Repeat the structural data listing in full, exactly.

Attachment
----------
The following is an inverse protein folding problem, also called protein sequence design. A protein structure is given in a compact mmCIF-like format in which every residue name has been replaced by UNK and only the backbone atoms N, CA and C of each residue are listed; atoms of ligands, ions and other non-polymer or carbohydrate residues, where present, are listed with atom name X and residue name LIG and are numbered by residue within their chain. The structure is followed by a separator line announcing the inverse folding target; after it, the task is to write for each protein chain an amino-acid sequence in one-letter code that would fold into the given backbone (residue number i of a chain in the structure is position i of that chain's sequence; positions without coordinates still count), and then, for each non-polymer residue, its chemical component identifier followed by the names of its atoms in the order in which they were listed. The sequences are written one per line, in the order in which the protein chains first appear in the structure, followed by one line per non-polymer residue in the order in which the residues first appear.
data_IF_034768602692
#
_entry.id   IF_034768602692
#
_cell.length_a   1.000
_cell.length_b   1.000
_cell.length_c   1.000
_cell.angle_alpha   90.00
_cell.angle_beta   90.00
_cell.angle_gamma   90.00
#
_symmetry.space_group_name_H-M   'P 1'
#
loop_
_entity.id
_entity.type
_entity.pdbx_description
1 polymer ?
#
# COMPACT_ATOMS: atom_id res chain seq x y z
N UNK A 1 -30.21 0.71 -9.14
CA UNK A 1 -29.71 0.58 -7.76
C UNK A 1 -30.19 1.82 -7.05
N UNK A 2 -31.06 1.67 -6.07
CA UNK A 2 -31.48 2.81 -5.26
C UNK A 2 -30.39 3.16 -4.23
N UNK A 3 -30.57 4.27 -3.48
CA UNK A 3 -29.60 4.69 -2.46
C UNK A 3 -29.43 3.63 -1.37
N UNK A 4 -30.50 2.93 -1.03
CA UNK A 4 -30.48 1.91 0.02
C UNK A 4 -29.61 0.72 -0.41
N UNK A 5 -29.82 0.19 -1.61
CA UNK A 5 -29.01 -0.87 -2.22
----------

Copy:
The following is an inverse protein folding problem, also called protein sequence design. A protein structure is given in a compact mmCIF-like format in which every residue name has been replaced by UNK and only the backbone atoms N, CA and C of each residue are listed; atoms of ligands, ions and other non-polymer or carbohydrate residues, where present, are listed with atom name X and residue name LIG and are numbered by residue within their chain. The structure is followed by a separator line announcing the inverse folding target; after it, the task is to write for each protein chain an amino-acid sequence in one-letter code that would fold into the given backbone (residue number i of a chain in the structure is position i of that chain's sequence; positions without coordinates still count), and then, for each non-polymer residue, its chemical component identifier followed by the names of its atoms in the order in which they were listed. The sequences are written one per line, in the order in which the protein chains first appear in the structure, followed by one line per non-polymer residue in the order in which the residues first appear.
data_IF_034768602692
#
_entry.id   IF_034768602692
#
_cell.length_a   1.000
_cell.length_b   1.000
_cell.length_c   1.000
_cell.angle_alpha   90.00
_cell.angle_beta   90.00
_cell.angle_gamma   90.00
#
_symmetry.space_group_name_H-M   'P 1'
#
loop_
_entity.id
_entity.type
_entity.pdbx_description
1 polymer ?
#
# COMPACT_ATOMS: atom_id res chain seq x y z
N UNK A 1 -30.21 0.71 -9.14
CA UNK A 1 -29.71 0.58 -7.76
C UNK A 1 -30.19 1.82 -7.05
N UNK A 2 -31.06 1.67 -6.07
CA UNK A 2 -31.48 2.81 -5.26
C UNK A 2 -30.39 3.16 -4.23
N UNK A 3 -30.57 4.27 -3.48
CA UNK A 3 -29.60 4.69 -2.46
C UNK A 3 -29.43 3.63 -1.37
N UNK A 4 -30.50 2.93 -1.03
CA UNK A 4 -30.48 1.91 0.02
C UNK A 4 -29.61 0.72 -0.41
N UNK A 5 -29.82 0.19 -1.61
CA UNK A 5 -29.01 -0.87 -2.22